The Alchemy of Fly Rods and Fly Lines: Rethinking the BIII-SX

I’ve been out in my backyard over the last few days to do some practice casting and continue my evaluation of a few fly lines. It’s been sunny and relatively warm (high 50s), something that’s not going to last, with rain and wind coming tomorrow.

This time out has reminded me that much like ancient alchemists, we seek our own philosopher’s stone of mixing rod and reel to create fly fishing gold. Unfortunately, sometimes we wind up with lead.

I’ve been using my Winston BIII-SX (9’ 6” 6 weight) for this practice. In addition, I’m using the time to decide if I should keep it or sell it on eBay. I’ve had mixed feelings about the Winston BIII-SX since I got it.

It was my second Winston (my first was a 9’ 5 weight BIIIX). The BIIIX was, and is, a joy to cast. But after moving over here to Gig Harbor, I decided to spend more time focused on beach fishing for sea-run cutthroat trout and resident Coho. That meant a 6-weight in 9’ 6”. And I chose the BIII-SX as I thought it’d give me a bit of heft for the bigger Coho’s as well as being a stronger performer than the BIIIX on the steeper beaches in wind.

Initially I was excited with the BIII-SX as it was a Winston. The line choice recommended by the Gig Harbor Fly Shop was a great match: the Airflo 40+ Floating/Intermediate. Initial casting was somewhat easy and fun (if by no means as fun as with the BIIIX). The rod weight was more noticeable and at shorter line lengths it did feel more like a club than a fly rod. I’ll confess and say I hadn’t cast it before I bought it – dumb me.

So I might have just consoled myself that it was a Winston and kept on using the AirFlo 40+, except for two things.

The first was that I wanted to go with floating lines for casting some beach poppers, and that’s when I started to see the BIII-SX had some major issues with its dependency on lines. I first got a Rio Outbound (OB) Floating in 6 weight. I figured the 37.5 foot head would cast approximately like the the Airflo with its 35-foot head (though the Airflo is heavier at 261 grains versus 240).

It did take some practice to get my casting down with the OB, but once I did I was hitting around the 70 foot mark as with the Airflo. Shorter casts were doable – but as with the Airflo – without any feel. For both lines it seems I needed to have at least 30 feet of line out – making approximately a 50 foot cast the minimum for the BIII-SX.

I then got the Outbound Short (OBS) Floating in 6-weight and put that on. I thought the compact head (30 feet versus 37.5 for the OB) would load the rod better. The OBS was almost as heavy as the full length OB (235 versus 240 grains).

But all the theory was irrelevant. The rod never really seemed to come alive; heavy and unresponsive. I have a sense a 7 weight OBS might work better. But that points to the problem with the BIII-SX series: I they are all actually at least one rod weight higher.

Late last year I had also tried casting the BIII-SX in 8 weight with an 8 weight OB and it was like casting a broom stick. The rod wouldn’t load at all. Even when putting a 9 weight OB on it was not much better. I’m guessing it’s at least 1.5 – 2 weights heavier than stated. Winston blew it with this series.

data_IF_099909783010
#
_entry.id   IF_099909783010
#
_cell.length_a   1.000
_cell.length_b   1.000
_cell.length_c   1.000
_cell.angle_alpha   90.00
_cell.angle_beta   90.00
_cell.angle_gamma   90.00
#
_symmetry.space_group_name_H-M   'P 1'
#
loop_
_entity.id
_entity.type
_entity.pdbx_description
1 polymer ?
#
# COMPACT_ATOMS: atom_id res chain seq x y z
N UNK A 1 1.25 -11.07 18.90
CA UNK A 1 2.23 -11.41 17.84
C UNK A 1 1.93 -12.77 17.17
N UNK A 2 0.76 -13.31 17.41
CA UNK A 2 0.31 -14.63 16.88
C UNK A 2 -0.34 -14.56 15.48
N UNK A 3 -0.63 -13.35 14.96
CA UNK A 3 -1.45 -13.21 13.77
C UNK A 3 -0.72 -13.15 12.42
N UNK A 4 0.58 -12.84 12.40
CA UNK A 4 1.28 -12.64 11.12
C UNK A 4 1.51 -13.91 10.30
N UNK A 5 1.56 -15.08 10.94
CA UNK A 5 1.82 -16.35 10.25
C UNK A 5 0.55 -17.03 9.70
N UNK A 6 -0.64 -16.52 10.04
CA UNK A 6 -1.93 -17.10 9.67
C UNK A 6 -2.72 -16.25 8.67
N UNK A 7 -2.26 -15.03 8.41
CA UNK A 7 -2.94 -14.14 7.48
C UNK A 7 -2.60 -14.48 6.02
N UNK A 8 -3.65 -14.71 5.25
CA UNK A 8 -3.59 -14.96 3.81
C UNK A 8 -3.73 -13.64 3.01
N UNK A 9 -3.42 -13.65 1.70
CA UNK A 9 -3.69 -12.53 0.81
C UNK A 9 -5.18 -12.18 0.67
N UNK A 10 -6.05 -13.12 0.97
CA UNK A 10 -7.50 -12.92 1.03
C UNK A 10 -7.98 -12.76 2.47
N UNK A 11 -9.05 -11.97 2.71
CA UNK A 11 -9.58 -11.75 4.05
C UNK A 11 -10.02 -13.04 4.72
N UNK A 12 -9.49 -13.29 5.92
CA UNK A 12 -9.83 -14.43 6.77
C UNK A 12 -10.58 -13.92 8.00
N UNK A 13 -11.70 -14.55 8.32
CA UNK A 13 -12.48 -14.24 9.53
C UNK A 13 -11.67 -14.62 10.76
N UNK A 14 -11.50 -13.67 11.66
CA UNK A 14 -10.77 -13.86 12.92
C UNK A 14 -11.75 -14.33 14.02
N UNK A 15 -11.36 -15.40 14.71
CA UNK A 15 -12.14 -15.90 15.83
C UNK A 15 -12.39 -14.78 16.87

Then there is the other thing – how the BIII-SX compared to casting other rods. I’ve had the chance to cast the Orvis Helios 2 Tip Flex, Sage One, and the Scott Radian.

They were all superior to the BIII-SX, at least for me. I didn’t like the Sage One in a 9-foot as it’s too stiff too, but it was still better than the BIII-SX (and much lighter).

The Scott was definitely a fast rod, but I was able to feel it at distances less than 30 feet, while at longer distances I could feel the power and speed of the rod. It was a different casting experience than a Winston and while it’s a very fine rod, the thicker grip was something that felt uncomfortable. A person’s muscle memory sure plays a part in evaluating a new rod. If I had a couple of weeks to cast it to get used to the grip I might change my mind. Adding it to the list for future consideration.

The Helios 2 was the best of three as far as I was concerned on this day of testing – easy to cast at all distances. Feel wasn’t great at short distances; it was sort of there but not as noticeable as the Radian. At longer distances, there was feel and control. The only problem I noticed was that with longer casts, I had to work a bit – more than with the Radian. So not perfect, but very close. It’s definite candidate to replace the BIII-SX.

After all of the above, I’ve come to see the BIII-SX is a much more specialized rod than an all-around rod. Maybe that’s what Winston intended it for – heavy flies in heavy winds at distance where feel and easy casting are not part of the equation. That narrow use may make it a standby rod, but not the first choice for many trips around here where sea runs and Coho are closer to the beach.

Maybe eBay will be getting a listing soon. But I think I’ll get some time on a BIIIX first. I may have just made a bad decision based on moving away from a rod series I like a great deal. And maybe take another look at both the Helios 2 and the Radian.

Leave a Reply

Your email address will not be published. Required fields are marked *

This site uses Akismet to reduce spam. Learn how your comment data is processed.